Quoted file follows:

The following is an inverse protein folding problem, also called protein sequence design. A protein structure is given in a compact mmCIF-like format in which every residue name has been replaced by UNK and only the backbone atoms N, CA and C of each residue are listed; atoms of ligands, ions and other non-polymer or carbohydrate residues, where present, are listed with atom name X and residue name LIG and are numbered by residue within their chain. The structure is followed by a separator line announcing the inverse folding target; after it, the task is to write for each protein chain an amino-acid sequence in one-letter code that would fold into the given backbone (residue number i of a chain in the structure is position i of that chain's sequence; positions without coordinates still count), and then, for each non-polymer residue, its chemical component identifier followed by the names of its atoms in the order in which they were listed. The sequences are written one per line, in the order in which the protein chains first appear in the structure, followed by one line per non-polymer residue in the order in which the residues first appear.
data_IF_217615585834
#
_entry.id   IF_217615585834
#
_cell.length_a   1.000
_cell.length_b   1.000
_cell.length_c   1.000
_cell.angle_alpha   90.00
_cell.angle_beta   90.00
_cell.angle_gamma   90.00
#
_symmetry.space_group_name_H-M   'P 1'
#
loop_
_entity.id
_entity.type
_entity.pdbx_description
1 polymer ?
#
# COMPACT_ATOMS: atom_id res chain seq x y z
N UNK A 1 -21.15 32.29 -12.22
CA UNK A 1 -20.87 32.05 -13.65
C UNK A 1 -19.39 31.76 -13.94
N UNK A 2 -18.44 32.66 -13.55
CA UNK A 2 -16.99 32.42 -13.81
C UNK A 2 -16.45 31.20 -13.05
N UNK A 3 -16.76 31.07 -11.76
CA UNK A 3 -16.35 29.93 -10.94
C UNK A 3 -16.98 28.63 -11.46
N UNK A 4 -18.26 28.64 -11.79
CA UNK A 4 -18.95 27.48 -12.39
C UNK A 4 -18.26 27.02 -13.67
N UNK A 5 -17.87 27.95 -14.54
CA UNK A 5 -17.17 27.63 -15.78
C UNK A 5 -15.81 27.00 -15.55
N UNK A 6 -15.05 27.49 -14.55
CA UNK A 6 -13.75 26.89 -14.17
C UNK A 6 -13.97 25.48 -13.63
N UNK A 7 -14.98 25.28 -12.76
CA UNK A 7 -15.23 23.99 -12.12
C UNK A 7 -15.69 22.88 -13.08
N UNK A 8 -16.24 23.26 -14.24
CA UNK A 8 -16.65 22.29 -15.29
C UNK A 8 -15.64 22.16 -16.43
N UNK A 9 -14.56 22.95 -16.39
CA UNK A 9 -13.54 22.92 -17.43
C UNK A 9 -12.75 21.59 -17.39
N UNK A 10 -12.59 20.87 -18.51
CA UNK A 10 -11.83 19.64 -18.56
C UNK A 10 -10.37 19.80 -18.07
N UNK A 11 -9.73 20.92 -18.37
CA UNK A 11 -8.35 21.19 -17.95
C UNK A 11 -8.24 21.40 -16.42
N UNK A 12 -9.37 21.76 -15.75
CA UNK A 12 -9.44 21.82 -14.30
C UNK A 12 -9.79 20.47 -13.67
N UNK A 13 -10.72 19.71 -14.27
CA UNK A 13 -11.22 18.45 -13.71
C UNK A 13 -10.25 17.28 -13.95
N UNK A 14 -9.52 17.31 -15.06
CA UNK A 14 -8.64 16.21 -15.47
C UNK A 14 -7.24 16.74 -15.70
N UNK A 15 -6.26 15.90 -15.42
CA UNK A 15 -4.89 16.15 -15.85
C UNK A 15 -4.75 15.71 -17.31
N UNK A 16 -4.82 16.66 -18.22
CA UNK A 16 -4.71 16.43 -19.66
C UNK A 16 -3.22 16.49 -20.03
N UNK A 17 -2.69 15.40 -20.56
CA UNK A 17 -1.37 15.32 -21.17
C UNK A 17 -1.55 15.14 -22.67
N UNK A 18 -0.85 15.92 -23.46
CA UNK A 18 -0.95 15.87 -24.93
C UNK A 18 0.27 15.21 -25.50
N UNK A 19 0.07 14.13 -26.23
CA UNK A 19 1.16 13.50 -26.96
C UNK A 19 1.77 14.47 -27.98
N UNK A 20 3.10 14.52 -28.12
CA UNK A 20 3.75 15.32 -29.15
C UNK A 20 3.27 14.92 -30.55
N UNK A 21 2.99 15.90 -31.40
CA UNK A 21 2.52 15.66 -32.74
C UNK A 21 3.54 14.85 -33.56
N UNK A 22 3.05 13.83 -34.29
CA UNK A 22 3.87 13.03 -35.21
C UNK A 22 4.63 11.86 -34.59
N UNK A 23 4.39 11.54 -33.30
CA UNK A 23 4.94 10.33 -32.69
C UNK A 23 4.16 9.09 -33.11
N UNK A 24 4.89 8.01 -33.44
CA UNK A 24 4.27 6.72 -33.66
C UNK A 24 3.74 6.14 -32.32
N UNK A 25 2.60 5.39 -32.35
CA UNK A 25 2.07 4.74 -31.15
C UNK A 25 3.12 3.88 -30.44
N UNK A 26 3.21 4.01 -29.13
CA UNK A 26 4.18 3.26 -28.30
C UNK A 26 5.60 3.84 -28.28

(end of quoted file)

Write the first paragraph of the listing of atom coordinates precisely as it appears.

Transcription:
The following is an inverse protein folding problem, also called protein sequence design. A protein structure is given in a compact mmCIF-like format in which every residue name has been replaced by UNK and only the backbone atoms N, CA and C of each residue are listed; atoms of ligands, ions and other non-polymer or carbohydrate residues, where present, are listed with atom name X and residue name LIG and are numbered by residue within their chain. The structure is followed by a separator line announcing the inverse folding target; after it, the task is to write for each protein chain an amino-acid sequence in one-letter code that would fold into the given backbone (residue number i of a chain in the structure is position i of that chain's sequence; positions without coordinates still count), and then, for each non-polymer residue, its chemical component identifier followed by the names of its atoms in the order in which they were listed. The sequences are written one per line, in the order in which the protein chains first appear in the structure, followed by one line per non-polymer residue in the order in which the residues first appear.